I don't make salmon very often, mostly because I eat it at restaurants and it's almost always prepared the same way. In this dish, however, the balance of flavors is so perfect -- sweetness offset by tartness, crispness in perfect harmony with creaminess, tender pink salmon blushing next to the emerald arugula leaves -- that it gives this little black dress a whole new twist.

Honey-Glazed Salmon and Arugula Salad with Lemon-Pepper Dressing
(Adapted from Bon Appetit, March 2008)
6 6-oz salmon fillets (I had 4 slightly larger pieces)
3 tablespoons plus 2 tsp lemon juice, divided
2 tablespoons of honey
1 tablespoon plus 2 tsp olive oil
1 large shallot, chopped
1 1/2 cups arugula
1 cup creme fraiche or sour cream
2 sprigs of rosemary
6 lemon wedges for garnishing
salt and pepper

Whisk honey, 1 tbsp olive oil, chopped shallots and 2 tbsp lemon juice in a small bowl. Place the salmon fillets in a large dish that will hold all of them in a row, rub rosemary over them, then pour marinade on top and stir to coat. Cover and chill for 15 min - 1 hr, turning salmon fillets occasionally.

Position rack in top third of the oven and preheat to 400F. Line a large baking sheet with foil and brush with olive oil. Transfer salmon fillets with some marinade still clinging, to baking sheet and roast until salmon is opaque in center, about 14-16 min.

Meanwhile, toss the arugula leaves in 2 teaspoons of lemon juice and 2 teaspoons of olive oil. Season with salt and pepper. In a small bowl, whisk creme freiche or sour cream with 1 tbsp lemon juice, and season with salt and pepper.

Place 1 salmon fillet on each plate. Place some of the arugula salad next to the salmon and drizzle the salad with the creme fraiche dressing. Garnish with lemon wedges, and pass some additional sauce alongside. Personally, I liked the sauce so much that I just tossed it with the salad, but the presentation isn't as impressive as the drizzling and garnishing bit, so I guess it depends on your audience. My particular audience (pictured digging in above) was just coming from work and very hungry. He grabbed the plate so fast that I was afraid he would take off my arm along with the plate. As you can imagine, the dainty drizzling really wasn't an option here!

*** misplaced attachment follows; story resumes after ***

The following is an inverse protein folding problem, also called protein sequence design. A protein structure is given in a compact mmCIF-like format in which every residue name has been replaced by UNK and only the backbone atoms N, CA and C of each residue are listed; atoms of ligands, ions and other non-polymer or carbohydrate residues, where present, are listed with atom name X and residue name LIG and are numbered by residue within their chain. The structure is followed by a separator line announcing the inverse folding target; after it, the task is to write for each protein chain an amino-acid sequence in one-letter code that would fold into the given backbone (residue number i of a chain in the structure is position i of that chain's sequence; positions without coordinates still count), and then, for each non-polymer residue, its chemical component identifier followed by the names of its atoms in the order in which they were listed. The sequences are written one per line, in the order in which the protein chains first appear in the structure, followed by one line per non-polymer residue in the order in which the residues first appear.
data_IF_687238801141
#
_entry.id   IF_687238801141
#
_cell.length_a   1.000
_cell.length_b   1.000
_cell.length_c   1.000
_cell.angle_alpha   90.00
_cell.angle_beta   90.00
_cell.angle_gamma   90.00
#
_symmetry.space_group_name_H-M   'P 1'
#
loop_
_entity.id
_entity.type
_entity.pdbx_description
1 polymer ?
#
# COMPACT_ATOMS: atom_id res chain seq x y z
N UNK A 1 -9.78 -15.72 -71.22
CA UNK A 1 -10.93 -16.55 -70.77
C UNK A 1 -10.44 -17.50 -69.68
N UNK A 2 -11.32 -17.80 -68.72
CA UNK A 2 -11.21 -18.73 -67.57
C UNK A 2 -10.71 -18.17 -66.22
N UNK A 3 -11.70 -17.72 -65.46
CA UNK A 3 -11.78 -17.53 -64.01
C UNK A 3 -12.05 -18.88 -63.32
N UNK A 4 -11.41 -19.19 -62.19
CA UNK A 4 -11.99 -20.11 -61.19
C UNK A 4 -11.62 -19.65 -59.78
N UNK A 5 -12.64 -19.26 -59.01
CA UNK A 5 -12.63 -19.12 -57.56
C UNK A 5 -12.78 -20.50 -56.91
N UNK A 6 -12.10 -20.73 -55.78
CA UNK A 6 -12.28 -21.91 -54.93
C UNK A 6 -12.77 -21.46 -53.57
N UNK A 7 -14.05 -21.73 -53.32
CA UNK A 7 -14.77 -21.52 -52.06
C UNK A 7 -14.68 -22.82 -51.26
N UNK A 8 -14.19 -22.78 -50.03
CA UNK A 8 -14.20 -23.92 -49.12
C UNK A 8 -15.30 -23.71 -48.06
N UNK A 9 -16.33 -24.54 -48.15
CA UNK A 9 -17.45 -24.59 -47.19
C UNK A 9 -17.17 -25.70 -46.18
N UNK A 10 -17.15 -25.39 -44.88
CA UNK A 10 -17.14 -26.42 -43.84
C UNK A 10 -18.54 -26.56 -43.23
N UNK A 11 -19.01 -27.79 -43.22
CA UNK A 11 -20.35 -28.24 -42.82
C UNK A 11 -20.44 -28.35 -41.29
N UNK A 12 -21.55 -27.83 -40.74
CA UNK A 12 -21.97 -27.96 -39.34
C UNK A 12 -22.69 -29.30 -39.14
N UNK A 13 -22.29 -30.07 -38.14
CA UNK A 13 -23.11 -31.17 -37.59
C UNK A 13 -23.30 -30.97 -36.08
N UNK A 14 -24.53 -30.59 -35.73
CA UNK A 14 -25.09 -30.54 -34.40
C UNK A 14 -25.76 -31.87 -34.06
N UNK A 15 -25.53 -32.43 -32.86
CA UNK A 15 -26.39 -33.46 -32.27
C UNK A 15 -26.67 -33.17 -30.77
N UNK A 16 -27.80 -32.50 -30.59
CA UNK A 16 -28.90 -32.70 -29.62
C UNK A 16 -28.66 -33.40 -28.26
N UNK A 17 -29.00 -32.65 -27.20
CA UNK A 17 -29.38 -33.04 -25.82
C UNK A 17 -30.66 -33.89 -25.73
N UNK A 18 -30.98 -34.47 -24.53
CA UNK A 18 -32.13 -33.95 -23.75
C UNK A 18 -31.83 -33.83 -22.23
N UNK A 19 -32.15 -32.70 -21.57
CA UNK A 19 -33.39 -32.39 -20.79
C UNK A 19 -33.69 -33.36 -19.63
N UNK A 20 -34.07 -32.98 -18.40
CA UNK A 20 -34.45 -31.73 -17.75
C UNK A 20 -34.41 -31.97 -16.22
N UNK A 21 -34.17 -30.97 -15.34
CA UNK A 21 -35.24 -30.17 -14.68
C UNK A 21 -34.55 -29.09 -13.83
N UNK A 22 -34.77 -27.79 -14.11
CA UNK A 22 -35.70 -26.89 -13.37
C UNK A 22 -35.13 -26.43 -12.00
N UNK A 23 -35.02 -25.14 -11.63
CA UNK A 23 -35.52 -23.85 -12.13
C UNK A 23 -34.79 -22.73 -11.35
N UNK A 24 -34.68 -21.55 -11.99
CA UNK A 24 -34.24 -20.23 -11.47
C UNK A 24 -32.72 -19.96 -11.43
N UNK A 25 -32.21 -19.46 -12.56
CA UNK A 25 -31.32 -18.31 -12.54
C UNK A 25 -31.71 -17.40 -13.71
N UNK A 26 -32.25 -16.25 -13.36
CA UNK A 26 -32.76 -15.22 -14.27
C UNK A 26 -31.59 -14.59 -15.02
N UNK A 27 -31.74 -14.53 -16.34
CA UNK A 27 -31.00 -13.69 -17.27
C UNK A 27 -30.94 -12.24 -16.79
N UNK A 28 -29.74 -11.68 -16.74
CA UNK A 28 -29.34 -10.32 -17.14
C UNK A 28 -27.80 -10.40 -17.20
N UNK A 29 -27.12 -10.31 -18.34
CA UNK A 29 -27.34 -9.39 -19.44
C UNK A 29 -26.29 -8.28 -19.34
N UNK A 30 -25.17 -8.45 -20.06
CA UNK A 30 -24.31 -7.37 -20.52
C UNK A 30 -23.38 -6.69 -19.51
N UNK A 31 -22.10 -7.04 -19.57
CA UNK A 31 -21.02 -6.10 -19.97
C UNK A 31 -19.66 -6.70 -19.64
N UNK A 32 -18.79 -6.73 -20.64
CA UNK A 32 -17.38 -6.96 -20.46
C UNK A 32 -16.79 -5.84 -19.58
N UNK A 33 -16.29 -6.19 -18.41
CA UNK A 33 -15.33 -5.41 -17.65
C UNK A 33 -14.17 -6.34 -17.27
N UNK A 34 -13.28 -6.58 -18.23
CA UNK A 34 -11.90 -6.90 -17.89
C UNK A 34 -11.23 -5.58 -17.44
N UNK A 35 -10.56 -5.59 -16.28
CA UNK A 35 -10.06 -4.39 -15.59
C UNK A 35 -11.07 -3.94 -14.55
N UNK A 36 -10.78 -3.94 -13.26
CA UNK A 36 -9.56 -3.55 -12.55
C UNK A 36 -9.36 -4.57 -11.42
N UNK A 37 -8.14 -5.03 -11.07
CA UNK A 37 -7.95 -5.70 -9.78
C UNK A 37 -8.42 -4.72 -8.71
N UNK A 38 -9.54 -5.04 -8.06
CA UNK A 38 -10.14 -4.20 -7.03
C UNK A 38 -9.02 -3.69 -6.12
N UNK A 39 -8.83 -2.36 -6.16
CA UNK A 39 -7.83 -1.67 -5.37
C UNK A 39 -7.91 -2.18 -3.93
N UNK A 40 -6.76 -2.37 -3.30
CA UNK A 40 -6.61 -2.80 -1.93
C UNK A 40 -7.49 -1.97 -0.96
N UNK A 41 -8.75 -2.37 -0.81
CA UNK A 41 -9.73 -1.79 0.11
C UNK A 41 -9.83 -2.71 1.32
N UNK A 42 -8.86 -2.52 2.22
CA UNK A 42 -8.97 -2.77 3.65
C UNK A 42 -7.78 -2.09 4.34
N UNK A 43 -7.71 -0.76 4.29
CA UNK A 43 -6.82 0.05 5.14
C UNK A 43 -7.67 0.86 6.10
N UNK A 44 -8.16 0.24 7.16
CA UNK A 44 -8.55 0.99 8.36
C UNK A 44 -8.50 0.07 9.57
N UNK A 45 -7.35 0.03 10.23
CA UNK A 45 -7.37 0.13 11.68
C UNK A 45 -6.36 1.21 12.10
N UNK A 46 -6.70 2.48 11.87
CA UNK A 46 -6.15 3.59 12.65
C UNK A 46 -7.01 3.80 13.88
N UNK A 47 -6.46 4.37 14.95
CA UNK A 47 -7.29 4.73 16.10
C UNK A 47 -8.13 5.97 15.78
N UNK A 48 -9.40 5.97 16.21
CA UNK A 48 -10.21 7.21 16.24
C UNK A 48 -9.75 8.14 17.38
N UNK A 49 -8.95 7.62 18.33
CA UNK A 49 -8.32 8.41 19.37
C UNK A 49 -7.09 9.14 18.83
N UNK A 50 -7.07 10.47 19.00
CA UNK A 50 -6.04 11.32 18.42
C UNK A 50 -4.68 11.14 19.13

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Monday, March 17, 2008

Butternut Squash Soup With Crisp Shallots

"Irene," you will say upon careful reading of the title of this post, "honey, baby, sweetums. Look outside - the sun is shining, the birds and the bees are frolicking and the thermometer has finally crawled up above 60 degrees. What's with the winter vegetable?!" You would be right, of course, but the heart wants what it wants, and my heart wanted squash. And I try not to argue with myself too often - it gets very confusing, if you know what I mean.

Besides, when I was a wee little girl and I hadn't yet figured out that eating vegetables was uncool, my mom roasted squash and then mixed its earthy, rich, slightly smoky innards with a little butter and salt, and I still associate the sweet aroma of roasted squash with childhood and the comfort of my mother's apron-clad embrace.

I think food is funny that way, in terms of how our formative years shape our tastes and preferences for the rest of our lives. I still can't pass by the squash section at the market without stopping for a moment to give their smooth bottoms a surreptitious pat, and in the autumn, I try to roast everything in sight. A., on the other hand, whose mom clearly didn't think much of the pumpkin family, is completely indifferent to any of those vegetables unless they are smothered in sugar and made into a pie. Go figure.

So I guess what I'm trying to say is, if you like squash and its other cousins, this soup will tip you over to the other side of heaven. But if the only pumpkin you've ever had was in pumpkin cheesecake, you might just want to halve the recipe. Even if you are at this moment shaking your head doubtfully and saying, "Squash soup? I really don't know about that...", you will want to make this if only for the awesome cuteness that are the sour cream hearts. Even the most food-cynical and jaded among us will want to take a swipe at these babies with our spoons.

Butternut Squash Soup With Crisp Shallots and Sour Cream Hearts
(Adapted from the Williams-Sonoma Bride and Groom cookbook)
1 butternut squash
1 med. yellow onion, chopped
2 shallots, and butter for frying
2 cups of chicken or vegetable stock